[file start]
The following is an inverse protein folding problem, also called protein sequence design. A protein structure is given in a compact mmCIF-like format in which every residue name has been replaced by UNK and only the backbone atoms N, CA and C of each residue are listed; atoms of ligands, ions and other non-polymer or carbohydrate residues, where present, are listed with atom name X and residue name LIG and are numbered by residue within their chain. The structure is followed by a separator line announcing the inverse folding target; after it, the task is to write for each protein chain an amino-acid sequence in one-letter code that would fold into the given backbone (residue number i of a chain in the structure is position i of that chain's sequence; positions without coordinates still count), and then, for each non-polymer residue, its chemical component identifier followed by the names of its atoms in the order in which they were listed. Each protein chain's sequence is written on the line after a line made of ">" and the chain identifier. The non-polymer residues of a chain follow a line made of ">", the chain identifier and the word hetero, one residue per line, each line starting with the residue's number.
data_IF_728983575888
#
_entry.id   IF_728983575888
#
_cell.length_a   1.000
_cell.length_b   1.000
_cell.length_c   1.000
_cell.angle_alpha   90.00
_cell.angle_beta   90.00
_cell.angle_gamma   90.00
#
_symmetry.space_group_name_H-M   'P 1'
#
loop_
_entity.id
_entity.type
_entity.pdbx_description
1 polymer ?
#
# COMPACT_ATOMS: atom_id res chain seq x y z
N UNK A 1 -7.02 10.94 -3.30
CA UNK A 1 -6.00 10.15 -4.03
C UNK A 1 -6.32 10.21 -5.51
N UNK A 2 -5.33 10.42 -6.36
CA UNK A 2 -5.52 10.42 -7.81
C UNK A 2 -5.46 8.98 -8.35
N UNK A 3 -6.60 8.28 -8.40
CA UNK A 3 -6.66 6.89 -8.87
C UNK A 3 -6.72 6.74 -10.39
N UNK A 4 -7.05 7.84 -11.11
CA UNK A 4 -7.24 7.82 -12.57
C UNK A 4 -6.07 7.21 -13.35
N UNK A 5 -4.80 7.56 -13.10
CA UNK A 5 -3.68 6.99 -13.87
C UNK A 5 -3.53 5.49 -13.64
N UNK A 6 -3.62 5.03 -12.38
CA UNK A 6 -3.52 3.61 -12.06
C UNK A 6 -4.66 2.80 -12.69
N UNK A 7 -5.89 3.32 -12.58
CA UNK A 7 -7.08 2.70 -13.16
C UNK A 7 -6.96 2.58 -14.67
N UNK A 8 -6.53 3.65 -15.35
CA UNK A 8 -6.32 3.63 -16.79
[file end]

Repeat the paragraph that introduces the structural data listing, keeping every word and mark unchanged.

The following is an inverse protein folding problem, also called protein sequence design. A protein structure is given in a compact mmCIF-like format in which every residue name has been replaced by UNK and only the backbone atoms N, CA and C of each residue are listed; atoms of ligands, ions and other non-polymer or carbohydrate residues, where present, are listed with atom name X and residue name LIG and are numbered by residue within their chain. The structure is followed by a separator line announcing the inverse folding target; after it, the task is to write for each protein chain an amino-acid sequence in one-letter code that would fold into the given backbone (residue number i of a chain in the structure is position i of that chain's sequence; positions without coordinates still count), and then, for each non-polymer residue, its chemical component identifier followed by the names of its atoms in the order in which they were listed. Each protein chain's sequence is written on the line after a line made of ">" and the chain identifier. The non-polymer residues of a chain follow a line made of ">", the chain identifier and the word hetero, one residue per line, each line starting with the residue's number.